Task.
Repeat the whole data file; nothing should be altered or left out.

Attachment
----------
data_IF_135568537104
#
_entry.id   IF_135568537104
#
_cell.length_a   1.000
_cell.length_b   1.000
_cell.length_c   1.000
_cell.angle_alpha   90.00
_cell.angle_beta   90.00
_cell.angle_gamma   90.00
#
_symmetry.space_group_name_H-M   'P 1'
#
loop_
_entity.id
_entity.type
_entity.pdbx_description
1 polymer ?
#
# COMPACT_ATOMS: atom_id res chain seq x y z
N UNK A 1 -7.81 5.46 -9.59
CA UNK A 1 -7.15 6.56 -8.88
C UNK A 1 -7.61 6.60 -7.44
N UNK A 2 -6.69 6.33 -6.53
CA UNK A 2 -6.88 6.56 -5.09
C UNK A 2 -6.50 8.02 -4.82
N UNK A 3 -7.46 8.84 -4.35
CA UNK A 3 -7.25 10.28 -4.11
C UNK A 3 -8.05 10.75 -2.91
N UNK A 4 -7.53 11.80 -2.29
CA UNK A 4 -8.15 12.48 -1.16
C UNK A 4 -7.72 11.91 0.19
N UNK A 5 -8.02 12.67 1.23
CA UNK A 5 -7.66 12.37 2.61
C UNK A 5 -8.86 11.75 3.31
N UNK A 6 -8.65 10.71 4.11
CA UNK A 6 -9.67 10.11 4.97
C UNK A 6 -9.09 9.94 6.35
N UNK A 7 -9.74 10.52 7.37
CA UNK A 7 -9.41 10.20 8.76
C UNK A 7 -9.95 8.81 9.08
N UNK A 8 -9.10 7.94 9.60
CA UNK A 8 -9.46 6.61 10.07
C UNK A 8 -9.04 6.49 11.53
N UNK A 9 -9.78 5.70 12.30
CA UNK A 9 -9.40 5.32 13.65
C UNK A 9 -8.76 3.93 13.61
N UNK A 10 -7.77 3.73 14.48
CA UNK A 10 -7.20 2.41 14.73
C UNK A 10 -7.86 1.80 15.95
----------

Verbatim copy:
data_IF_135568537104
#
_entry.id   IF_135568537104
#
_cell.length_a   1.000
_cell.length_b   1.000
_cell.length_c   1.000
_cell.angle_alpha   90.00
_cell.angle_beta   90.00
_cell.angle_gamma   90.00
#
_symmetry.space_group_name_H-M   'P 1'
#
loop_
_entity.id
_entity.type
_entity.pdbx_description
1 polymer ?
#
# COMPACT_ATOMS: atom_id res chain seq x y z
N UNK A 1 -7.81 5.46 -9.59
CA UNK A 1 -7.15 6.56 -8.88
C UNK A 1 -7.61 6.60 -7.44
N UNK A 2 -6.69 6.33 -6.53
CA UNK A 2 -6.88 6.56 -5.09
C UNK A 2 -6.50 8.02 -4.82
N UNK A 3 -7.46 8.84 -4.35
CA UNK A 3 -7.25 10.28 -4.11
C UNK A 3 -8.05 10.75 -2.91
N UNK A 4 -7.53 11.80 -2.29
CA UNK A 4 -8.15 12.48 -1.16
C UNK A 4 -7.72 11.91 0.19
N UNK A 5 -8.02 12.67 1.23
CA UNK A 5 -7.66 12.37 2.61
C UNK A 5 -8.86 11.75 3.31
N UNK A 6 -8.65 10.71 4.11
CA UNK A 6 -9.67 10.11 4.97
C UNK A 6 -9.09 9.94 6.35
N UNK A 7 -9.74 10.52 7.37
CA UNK A 7 -9.41 10.20 8.76
C UNK A 7 -9.95 8.81 9.08
N UNK A 8 -9.10 7.94 9.60
CA UNK A 8 -9.46 6.61 10.07
C UNK A 8 -9.04 6.49 11.53
N UNK A 9 -9.78 5.70 12.30
CA UNK A 9 -9.40 5.32 13.65
C UNK A 9 -8.76 3.93 13.61
N UNK A 10 -7.77 3.73 14.48
CA UNK A 10 -7.20 2.41 14.73
C UNK A 10 -7.86 1.80 15.95